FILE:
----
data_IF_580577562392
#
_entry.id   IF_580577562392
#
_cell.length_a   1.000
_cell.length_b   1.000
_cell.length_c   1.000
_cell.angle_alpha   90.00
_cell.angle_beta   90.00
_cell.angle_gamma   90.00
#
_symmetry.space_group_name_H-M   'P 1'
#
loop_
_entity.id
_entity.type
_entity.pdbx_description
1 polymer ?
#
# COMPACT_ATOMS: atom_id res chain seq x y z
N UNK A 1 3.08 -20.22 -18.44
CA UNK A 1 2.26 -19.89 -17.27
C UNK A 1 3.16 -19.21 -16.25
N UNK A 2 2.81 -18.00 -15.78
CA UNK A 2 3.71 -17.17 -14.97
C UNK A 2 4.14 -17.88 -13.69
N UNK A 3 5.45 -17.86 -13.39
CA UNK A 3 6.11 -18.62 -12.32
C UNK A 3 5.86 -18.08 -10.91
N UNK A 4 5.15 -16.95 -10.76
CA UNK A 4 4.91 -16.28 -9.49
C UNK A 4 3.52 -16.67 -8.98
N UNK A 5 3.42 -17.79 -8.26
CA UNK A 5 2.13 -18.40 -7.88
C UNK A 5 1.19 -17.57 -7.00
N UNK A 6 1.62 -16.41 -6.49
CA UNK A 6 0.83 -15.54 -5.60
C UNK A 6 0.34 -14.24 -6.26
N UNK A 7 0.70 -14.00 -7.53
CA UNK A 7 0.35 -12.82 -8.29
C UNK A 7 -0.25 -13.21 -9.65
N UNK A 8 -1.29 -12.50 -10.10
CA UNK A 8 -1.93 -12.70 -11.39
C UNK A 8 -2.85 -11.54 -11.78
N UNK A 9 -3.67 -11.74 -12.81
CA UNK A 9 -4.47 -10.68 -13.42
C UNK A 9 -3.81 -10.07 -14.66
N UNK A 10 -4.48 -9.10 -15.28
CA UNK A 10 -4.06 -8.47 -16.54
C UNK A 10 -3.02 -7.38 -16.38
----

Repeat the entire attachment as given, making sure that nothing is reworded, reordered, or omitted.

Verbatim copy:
data_IF_580577562392
#
_entry.id   IF_580577562392
#
_cell.length_a   1.000
_cell.length_b   1.000
_cell.length_c   1.000
_cell.angle_alpha   90.00
_cell.angle_beta   90.00
_cell.angle_gamma   90.00
#
_symmetry.space_group_name_H-M   'P 1'
#
loop_
_entity.id
_entity.type
_entity.pdbx_description
1 polymer ?
#
# COMPACT_ATOMS: atom_id res chain seq x y z
N UNK A 1 3.08 -20.22 -18.44
CA UNK A 1 2.26 -19.89 -17.27
C UNK A 1 3.16 -19.21 -16.25
N UNK A 2 2.81 -18.00 -15.78
CA UNK A 2 3.71 -17.17 -14.97
C UNK A 2 4.14 -17.88 -13.69
N UNK A 3 5.45 -17.86 -13.39
CA UNK A 3 6.11 -18.62 -12.32
C UNK A 3 5.86 -18.08 -10.91
N UNK A 4 5.15 -16.95 -10.76
CA UNK A 4 4.91 -16.28 -9.49
C UNK A 4 3.52 -16.67 -8.98
N UNK A 5 3.42 -17.79 -8.26
CA UNK A 5 2.13 -18.40 -7.88
C UNK A 5 1.19 -17.57 -7.00
N UNK A 6 1.62 -16.41 -6.49
CA UNK A 6 0.83 -15.54 -5.60
C UNK A 6 0.34 -14.24 -6.26
N UNK A 7 0.70 -14.00 -7.53
CA UNK A 7 0.35 -12.82 -8.29
C UNK A 7 -0.25 -13.21 -9.65
N UNK A 8 -1.29 -12.50 -10.10
CA UNK A 8 -1.93 -12.70 -11.39
C UNK A 8 -2.85 -11.54 -11.78
N UNK A 9 -3.67 -11.74 -12.81
CA UNK A 9 -4.47 -10.68 -13.42
C UNK A 9 -3.81 -10.07 -14.66
N UNK A 10 -4.48 -9.10 -15.28
CA UNK A 10 -4.06 -8.47 -16.54
C UNK A 10 -3.02 -7.38 -16.38